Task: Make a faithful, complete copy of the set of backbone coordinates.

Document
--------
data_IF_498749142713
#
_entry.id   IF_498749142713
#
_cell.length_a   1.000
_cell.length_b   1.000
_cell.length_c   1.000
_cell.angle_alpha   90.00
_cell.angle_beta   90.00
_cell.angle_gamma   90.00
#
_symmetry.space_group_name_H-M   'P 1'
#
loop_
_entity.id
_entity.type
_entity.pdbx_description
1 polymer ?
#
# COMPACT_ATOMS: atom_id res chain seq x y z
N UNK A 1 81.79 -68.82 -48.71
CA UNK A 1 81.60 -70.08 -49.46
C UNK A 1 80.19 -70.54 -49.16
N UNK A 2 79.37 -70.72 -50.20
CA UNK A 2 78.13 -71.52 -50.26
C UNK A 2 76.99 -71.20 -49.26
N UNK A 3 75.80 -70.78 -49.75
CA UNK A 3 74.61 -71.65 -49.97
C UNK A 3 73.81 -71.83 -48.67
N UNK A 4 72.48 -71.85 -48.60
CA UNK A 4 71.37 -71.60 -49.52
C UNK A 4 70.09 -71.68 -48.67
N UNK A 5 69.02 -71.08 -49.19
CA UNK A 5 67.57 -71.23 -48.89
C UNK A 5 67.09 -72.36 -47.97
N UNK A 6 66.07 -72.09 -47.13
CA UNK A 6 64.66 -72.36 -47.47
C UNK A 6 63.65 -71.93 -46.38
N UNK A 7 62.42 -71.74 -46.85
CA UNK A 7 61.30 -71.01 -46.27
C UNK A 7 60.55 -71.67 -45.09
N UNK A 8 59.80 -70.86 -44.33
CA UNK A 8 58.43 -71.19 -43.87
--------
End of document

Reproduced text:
data_IF_498749142713
#
_entry.id   IF_498749142713
#
_cell.length_a   1.000
_cell.length_b   1.000
_cell.length_c   1.000
_cell.angle_alpha   90.00
_cell.angle_beta   90.00
_cell.angle_gamma   90.00
#
_symmetry.space_group_name_H-M   'P 1'
#
loop_
_entity.id
_entity.type
_entity.pdbx_description
1 polymer ?
#
# COMPACT_ATOMS: atom_id res chain seq x y z
N UNK A 1 81.79 -68.82 -48.71
CA UNK A 1 81.60 -70.08 -49.46
C UNK A 1 80.19 -70.54 -49.16
N UNK A 2 79.37 -70.72 -50.20
CA UNK A 2 78.13 -71.52 -50.26
C UNK A 2 76.99 -71.20 -49.26
N UNK A 3 75.80 -70.78 -49.75
CA UNK A 3 74.61 -71.65 -49.97
C UNK A 3 73.81 -71.83 -48.67
N UNK A 4 72.48 -71.85 -48.60
CA UNK A 4 71.37 -71.60 -49.52
C UNK A 4 70.09 -71.68 -48.67
N UNK A 5 69.02 -71.08 -49.19
CA UNK A 5 67.57 -71.23 -48.89
C UNK A 5 67.09 -72.36 -47.97
N UNK A 6 66.07 -72.09 -47.13
CA UNK A 6 64.66 -72.36 -47.47
C UNK A 6 63.65 -71.93 -46.38
N UNK A 7 62.42 -71.74 -46.85
CA UNK A 7 61.30 -71.01 -46.27
C UNK A 7 60.55 -71.67 -45.09
N UNK A 8 59.80 -70.86 -44.33
CA UNK A 8 58.43 -71.19 -43.87